So it happens AGAIN about a month later — I guess the intestine liked his (her?) short lived view of the outside world, and decides to take another trip. This time, I do the honors of sending it home. When it happens a third time a few days later, I call my mother-in-law again, she brings over some surgical lubricant, and we begin to carry latex gloves and lubricant around in our diaper bag, you know, just in case our daughter decided to poop herself inside out while in public. When I tried to give a pair of gloves to her preschool teacher, she declined, opting to keep my cell phone number instead. Hmmm….
So when I take her to the doctor, (my regular pediatrician had just moved, and I was assigned a new one) I swear by all that’s holy, Niles Crane walks in to examine her. I did not know David Hyde Pierce was a pediatrician on the side, masquerading with a phony name, but apparently that’s the case. He simply prescribes a mild laxative to get her cleaned out, and all is well. It’s not COMMON, per se, but it’s actually not that uncommon, either. (I was also applauded for not rushing her to the ER, because apparently ER doctors don’t know what it is, and try to take tissue samples, and the longer you leave it out, the more intestine decides to make the trip, and it’s not pretty. )
So, while I still have sympathy for people who’s kids have diarrhea on brand new carpet, whose kids play Picasso with their poop (my youngest has now figured out how to remove a poopy diaper), I say you haven’t truly lived as a mom until you’ve had the heart warming experience of trying to explain to a very scared looking preschool teacher how to send your child’s rectum home.
10 Mar 2005 12:24 am
By Heather O.
In the Spirit of FMH poop chronicles (and this time the link goes to the stories, I think!) I venture into the vomit chronicles. Yes, since poop has pretty much been covered, let’s continue with a different bodily function theme, shall we? And in interest of full disclosure, if you have a weak stomach, please, don’t continue reading this post. Read the one about cupcakes instead. (i.e. “you’re such a good mom”. See link on side bar.)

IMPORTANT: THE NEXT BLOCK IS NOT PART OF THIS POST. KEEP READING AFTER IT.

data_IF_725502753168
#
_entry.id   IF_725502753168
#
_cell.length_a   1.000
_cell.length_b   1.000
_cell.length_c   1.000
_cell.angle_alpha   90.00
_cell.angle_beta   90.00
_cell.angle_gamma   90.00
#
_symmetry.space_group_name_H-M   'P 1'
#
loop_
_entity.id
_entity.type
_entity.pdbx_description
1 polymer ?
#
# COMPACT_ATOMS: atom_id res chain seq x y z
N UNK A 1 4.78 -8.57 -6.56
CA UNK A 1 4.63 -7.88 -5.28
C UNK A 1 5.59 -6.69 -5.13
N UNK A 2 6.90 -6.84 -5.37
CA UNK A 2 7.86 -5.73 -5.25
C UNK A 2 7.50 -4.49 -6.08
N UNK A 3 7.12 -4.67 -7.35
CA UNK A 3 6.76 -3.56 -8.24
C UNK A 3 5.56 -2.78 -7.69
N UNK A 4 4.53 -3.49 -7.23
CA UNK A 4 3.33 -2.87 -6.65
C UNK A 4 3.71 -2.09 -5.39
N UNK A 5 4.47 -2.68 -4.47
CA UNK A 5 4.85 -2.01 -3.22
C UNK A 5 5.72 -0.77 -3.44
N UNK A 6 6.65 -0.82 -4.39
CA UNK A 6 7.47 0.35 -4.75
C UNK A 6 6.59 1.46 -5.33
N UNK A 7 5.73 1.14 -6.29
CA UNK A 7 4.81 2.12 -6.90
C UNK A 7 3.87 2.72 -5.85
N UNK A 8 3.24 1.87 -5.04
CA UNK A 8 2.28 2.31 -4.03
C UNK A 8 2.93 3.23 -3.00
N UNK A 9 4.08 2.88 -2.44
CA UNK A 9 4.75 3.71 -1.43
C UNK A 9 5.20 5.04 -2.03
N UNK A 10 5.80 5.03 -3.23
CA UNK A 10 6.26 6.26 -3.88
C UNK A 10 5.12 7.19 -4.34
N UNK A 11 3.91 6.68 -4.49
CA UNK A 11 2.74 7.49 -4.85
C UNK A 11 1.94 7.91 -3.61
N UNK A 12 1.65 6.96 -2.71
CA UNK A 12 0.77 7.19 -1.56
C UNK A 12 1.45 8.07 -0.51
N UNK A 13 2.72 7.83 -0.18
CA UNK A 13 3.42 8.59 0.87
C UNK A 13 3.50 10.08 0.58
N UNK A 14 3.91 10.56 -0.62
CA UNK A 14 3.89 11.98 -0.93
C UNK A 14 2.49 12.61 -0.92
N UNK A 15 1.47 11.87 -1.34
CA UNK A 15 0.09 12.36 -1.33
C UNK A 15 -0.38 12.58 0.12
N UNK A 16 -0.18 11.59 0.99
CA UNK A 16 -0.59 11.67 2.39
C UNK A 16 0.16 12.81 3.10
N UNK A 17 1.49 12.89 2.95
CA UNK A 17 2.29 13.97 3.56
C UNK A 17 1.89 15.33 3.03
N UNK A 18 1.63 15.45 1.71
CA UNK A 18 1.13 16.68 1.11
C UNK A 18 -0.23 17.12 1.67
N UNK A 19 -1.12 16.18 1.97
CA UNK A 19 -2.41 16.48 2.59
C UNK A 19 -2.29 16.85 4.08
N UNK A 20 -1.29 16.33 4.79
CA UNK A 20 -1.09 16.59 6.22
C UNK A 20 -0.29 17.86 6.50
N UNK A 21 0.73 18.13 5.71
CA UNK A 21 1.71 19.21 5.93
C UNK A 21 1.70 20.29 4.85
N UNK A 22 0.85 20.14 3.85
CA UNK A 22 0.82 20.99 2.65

As already been discussed, despite the fact that I only have 1 child, I have been pregnant more than once. And I am not the dainty kind of pregnant gal who says, “Oh, the nausea was terrible–I actually had to throw up once!” Nope, I’m the one who knows where every single bathroom is on every single floor in the building where I work because I have barfed in every single one. I’m the one who threw up the Sacrament, almost bowling over a deacon in my frantic efforts not to spew on the pew. I have thrown up into trash cans, parking lots, and airsick bags aplenty. And FYI, if you want to clear an airplane aisle wicked fast, just hold a full barf bag straight out in front of you and say, “Excuse me, but I REALLY need to get to the bathroom.” It’s like an ambulance going down main street. Everybody immediately moves to the right. And in this particular case, they were well to move quickly, because I didn’t quite make it to the miniature lavatory. It took 3 warm wet towels and assistance from the flight attendant to get everything cleaned up.
But I have a story that tops even spewing on my shoes outside an airplane bathroom. I was driving home, small child in the back, and felt that all too familiar feeling. I had just gone grocery shopping, and I thought I could get home before the barf-a-rama began. Sadly, I was mistaken. I upchucked my lunch while driving, and got it all over myself. And I mean, all over myself. So, I finish throwing up, and I’m kind of crying, snotting, and hiccuping all at the same time, horrified that this is happening to me. I pull into the garage, gingerly unstrap my small child so as to not scumify him, hobble into the house, where I promptly throw up again, and feebly begin the process of cleaning up. Then I start hearing some very sad, very plaintative crying coming from the garage, the last place I could remember seeing my very small child. I walk over to the garage, but the location of my son is not immediately apparant. I look a little closer, and realize that in the pursuit of a ball, the child is stuck under the car, pleading for help. So I unstick him, and of course, he is covered with axle grease, or oil, or whatever that sludge is that collects under cars. Then I am subsequently covered with the same stuff, because my sobbing child threw his arms around me when I dragged him out from under the vehicle.